About My Book Reviews

Sunday, December 29, 2019

Get Me Out of Here by Rachel Reiland

Title: Get Me Out of Here

Author: Rachel Reiland

Published: 2002

Genre: Memoir

Grade Level: Adult

-Trigger Warning: Child Abuse

-Movie Rating: R

-Features: Borderline Personality Disorder


Read by: Mazhan Marno

Length: 11hrs 53min

Recommend: Yes!

Blurb (from goodreads):

With astonishing honesty, this memoir reveals what mental illness looks and feels like from the inside, and how healing from borderline personality disorder is possible through intensive therapy and the support of loved ones.

A mother, wife, and working professional, Reiland was diagnosed with borderline personality disorder at the age of 29—a diagnosis that finally explained her explosive anger, manipulative behaviors, and self-destructive episodes including bouts of anorexia, substance abuse, and promiscuity. A truly riveting read with a hopeful message.

Disclaimer: My review of this memoir is not in any way a reflection upon the author or their life. I am a book reviewer, I review books… not people.

My Scores:

Writing Style: Solid

I put off reading this memoir, first because of its length, and second because I didn’t think BPD was something I would understand. Much to my surprise, this has become one of my favorite memoirs of all time!

It was such a raw, candid, and open account of her mental state that I couldn't help but feel for the author. I could relate to her on so many levels, and at times it felt like I was going through therapy right along with her.

Unlike the last memoir I read, this one is well-organized, clear, and focused. The beginning hit me hard in the gut, and I wanted so badly for her to turn out alright that it kept me in suspense the entire way through. So even though it was longer than I’m used to, it didn’t ever feel long. In fact, I was extremely disheartened when it ended.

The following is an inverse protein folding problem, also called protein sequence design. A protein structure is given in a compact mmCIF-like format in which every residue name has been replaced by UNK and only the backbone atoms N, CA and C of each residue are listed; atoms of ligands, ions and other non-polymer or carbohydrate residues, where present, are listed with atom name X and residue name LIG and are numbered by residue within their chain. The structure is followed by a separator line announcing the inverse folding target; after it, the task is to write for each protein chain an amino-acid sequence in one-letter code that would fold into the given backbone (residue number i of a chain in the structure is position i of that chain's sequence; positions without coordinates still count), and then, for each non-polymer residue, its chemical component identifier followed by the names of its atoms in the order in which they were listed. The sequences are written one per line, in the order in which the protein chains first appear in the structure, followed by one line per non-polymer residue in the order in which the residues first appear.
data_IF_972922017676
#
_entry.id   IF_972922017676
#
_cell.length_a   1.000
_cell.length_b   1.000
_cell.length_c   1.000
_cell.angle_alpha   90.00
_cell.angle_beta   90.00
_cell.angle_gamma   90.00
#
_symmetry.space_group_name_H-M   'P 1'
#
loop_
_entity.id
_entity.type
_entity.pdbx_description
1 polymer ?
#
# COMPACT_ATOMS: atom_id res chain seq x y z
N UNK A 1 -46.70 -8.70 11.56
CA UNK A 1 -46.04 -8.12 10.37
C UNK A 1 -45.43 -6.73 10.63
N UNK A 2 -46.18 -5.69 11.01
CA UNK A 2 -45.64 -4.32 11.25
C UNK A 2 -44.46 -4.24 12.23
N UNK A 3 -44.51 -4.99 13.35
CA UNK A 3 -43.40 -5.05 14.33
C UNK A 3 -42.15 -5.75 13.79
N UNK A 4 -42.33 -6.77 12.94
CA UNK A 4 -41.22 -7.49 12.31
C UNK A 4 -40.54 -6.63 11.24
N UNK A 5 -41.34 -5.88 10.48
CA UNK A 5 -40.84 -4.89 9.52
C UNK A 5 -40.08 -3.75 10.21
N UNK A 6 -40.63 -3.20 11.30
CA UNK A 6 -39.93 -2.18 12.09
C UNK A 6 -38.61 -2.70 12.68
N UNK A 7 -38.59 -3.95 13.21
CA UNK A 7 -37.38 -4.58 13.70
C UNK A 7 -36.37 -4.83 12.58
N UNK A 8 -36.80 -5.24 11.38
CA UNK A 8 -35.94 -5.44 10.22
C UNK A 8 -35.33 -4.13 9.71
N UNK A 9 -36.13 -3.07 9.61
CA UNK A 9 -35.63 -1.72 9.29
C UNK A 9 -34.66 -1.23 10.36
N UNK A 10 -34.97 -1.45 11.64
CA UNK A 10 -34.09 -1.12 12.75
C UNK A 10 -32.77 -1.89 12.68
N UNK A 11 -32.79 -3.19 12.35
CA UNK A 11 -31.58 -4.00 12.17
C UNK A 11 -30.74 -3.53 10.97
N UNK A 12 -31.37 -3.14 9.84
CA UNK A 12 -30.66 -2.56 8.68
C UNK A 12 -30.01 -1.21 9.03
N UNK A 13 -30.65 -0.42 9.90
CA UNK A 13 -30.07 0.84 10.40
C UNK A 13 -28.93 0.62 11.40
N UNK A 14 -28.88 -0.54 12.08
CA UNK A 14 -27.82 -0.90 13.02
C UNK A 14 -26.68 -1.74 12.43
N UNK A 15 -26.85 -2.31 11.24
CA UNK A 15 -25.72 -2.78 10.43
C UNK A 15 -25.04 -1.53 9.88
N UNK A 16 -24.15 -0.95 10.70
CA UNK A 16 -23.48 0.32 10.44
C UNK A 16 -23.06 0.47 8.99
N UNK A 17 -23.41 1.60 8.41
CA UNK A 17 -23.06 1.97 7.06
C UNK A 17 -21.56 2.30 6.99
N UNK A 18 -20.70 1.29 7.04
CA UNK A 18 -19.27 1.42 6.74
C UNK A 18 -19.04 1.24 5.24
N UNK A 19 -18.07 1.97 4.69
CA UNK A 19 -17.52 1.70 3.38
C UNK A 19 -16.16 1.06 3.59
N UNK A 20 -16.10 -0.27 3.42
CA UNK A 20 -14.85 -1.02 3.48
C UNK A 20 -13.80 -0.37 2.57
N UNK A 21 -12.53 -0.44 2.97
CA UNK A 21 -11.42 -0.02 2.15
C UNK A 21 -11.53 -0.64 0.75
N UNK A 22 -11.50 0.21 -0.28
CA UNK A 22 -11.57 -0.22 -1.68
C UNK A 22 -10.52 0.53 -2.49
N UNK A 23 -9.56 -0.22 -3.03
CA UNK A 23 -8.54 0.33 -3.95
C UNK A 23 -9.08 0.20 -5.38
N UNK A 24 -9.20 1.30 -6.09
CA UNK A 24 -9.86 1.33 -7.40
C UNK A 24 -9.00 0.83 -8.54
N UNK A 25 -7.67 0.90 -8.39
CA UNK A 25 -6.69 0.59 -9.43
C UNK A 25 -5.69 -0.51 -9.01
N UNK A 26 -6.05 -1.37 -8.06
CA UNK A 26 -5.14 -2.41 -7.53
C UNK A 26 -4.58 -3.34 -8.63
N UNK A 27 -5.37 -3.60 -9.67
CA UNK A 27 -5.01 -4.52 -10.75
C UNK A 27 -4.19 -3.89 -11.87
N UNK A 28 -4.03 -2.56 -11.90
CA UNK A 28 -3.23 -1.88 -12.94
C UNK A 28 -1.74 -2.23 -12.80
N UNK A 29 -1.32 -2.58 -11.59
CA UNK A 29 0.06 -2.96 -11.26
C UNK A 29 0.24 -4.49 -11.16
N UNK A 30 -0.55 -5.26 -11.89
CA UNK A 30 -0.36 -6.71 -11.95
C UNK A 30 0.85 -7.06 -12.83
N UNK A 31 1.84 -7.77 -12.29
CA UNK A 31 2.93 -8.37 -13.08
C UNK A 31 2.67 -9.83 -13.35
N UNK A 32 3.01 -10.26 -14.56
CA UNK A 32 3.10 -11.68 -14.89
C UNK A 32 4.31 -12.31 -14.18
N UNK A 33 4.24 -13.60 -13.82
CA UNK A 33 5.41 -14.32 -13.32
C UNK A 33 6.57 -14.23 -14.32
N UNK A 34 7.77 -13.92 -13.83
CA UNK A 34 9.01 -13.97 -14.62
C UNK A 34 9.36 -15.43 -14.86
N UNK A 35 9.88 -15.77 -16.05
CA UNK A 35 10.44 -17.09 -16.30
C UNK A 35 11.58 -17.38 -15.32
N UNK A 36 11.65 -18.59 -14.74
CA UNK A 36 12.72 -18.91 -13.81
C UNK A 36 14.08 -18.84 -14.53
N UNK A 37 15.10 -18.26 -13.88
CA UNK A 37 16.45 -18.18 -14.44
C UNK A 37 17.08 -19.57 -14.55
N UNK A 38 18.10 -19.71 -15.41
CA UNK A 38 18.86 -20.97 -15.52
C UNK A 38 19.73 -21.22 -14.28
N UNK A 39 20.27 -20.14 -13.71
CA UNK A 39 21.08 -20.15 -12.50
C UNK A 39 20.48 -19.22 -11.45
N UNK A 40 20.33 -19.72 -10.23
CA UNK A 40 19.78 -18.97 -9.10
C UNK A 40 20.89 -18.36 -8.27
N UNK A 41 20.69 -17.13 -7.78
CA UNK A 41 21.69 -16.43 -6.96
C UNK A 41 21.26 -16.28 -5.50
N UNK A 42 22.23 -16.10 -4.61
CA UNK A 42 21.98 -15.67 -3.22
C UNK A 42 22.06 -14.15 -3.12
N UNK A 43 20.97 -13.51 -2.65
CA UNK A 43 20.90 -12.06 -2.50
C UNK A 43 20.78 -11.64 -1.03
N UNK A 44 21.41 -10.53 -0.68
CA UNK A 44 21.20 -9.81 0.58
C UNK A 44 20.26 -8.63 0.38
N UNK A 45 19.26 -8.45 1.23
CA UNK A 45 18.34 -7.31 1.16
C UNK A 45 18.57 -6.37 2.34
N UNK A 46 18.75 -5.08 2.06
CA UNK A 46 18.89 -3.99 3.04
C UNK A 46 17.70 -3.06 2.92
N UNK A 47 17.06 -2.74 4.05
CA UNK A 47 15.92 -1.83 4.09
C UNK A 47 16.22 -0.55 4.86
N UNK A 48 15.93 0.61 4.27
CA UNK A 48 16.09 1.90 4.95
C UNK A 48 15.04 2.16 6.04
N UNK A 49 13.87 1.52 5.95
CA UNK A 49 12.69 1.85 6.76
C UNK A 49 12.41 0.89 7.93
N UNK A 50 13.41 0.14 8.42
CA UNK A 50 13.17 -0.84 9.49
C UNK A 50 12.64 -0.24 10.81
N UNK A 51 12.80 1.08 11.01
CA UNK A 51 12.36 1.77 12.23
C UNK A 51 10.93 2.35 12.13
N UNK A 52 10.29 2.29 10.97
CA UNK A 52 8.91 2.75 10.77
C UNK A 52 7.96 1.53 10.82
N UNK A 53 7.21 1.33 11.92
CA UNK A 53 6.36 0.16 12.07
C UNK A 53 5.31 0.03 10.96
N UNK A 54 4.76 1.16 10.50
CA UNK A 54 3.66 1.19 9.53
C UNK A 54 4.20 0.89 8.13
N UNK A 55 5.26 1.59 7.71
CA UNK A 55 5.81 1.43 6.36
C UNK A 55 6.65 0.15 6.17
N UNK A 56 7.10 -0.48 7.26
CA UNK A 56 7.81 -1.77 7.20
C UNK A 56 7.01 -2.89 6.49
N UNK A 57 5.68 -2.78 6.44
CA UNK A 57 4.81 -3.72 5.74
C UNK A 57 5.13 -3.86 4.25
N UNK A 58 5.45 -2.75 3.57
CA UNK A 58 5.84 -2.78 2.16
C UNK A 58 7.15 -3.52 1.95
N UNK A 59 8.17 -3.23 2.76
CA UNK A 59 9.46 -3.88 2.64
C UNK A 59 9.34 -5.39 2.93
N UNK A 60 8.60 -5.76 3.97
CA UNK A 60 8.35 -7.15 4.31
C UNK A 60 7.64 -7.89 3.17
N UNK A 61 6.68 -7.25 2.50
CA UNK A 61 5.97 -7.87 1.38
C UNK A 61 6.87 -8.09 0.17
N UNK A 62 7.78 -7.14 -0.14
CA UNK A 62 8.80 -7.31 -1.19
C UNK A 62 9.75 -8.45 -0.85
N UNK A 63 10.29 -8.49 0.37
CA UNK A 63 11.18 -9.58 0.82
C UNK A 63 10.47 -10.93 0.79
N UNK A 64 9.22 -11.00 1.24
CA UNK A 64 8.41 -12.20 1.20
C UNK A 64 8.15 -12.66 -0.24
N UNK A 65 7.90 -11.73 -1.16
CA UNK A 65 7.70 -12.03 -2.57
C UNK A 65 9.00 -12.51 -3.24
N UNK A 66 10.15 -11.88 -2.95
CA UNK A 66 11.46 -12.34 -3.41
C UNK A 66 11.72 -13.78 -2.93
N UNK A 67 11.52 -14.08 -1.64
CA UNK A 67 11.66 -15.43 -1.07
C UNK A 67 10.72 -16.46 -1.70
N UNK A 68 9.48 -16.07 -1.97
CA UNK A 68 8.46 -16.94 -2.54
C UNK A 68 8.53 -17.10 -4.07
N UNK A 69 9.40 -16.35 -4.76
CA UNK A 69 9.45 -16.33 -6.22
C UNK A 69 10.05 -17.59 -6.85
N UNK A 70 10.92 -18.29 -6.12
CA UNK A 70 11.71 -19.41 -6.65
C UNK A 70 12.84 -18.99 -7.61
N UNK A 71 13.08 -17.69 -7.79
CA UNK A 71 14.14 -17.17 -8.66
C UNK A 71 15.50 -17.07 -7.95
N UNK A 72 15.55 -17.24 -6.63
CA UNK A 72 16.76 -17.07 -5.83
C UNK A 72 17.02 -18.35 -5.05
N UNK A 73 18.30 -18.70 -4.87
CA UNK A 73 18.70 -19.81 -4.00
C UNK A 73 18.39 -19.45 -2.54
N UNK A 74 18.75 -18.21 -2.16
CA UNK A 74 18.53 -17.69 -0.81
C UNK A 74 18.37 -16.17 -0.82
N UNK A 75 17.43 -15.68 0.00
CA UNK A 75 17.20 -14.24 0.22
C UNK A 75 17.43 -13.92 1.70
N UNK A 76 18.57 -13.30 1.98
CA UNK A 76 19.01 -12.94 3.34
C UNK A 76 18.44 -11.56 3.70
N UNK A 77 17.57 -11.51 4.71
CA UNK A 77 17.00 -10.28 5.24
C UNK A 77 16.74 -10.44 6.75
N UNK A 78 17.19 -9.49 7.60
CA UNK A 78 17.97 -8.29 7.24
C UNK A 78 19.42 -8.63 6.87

Characters: Memorable
(I known they’re real people. I’m referring to them as character’s anyway.)

The novel focuses on two characters: Rachel Reiland, aka the patient with BPD, and the psychiatrist. They are the heart and soul of the novel, and I loved reading about their relationship. Though I don’t know much about therapy, I can’t help but think this was not a typical run down. 

It's quite shocking the way that he respond to her aggressive, manipulative, and bizarre behavior. Even more shocking is how his explanations make her seen less bizarre and more like anyone else trying to cope with trauma; I believe that was the main reason why I could relate to her. Without them, I think I would find her a very dislikable character, one in desperate need of a reality check. Keep this in mind as you read other reviews of this book.

Plot: Absolute Page Turner

There is never a dull moment. It starts off with a bang by introducing us to a hardened, no-holds-barred, yet deeply troubled mother of two. From there you never stop rooting for her, at least I didn’t. I saw her pain and sadness behind her aggressive and hurtful behavior, and I wanted nothing more than for her to find a way to be happy.

Overall: Totally Obsessed

Overall, I’m totally obsessed with this book. I learned so much, not only about BPD but about myself as well. It’s now one of my all-time favorite memoirs. I highly recommend it!

Goodreads Rating: 5 out of 5 stars

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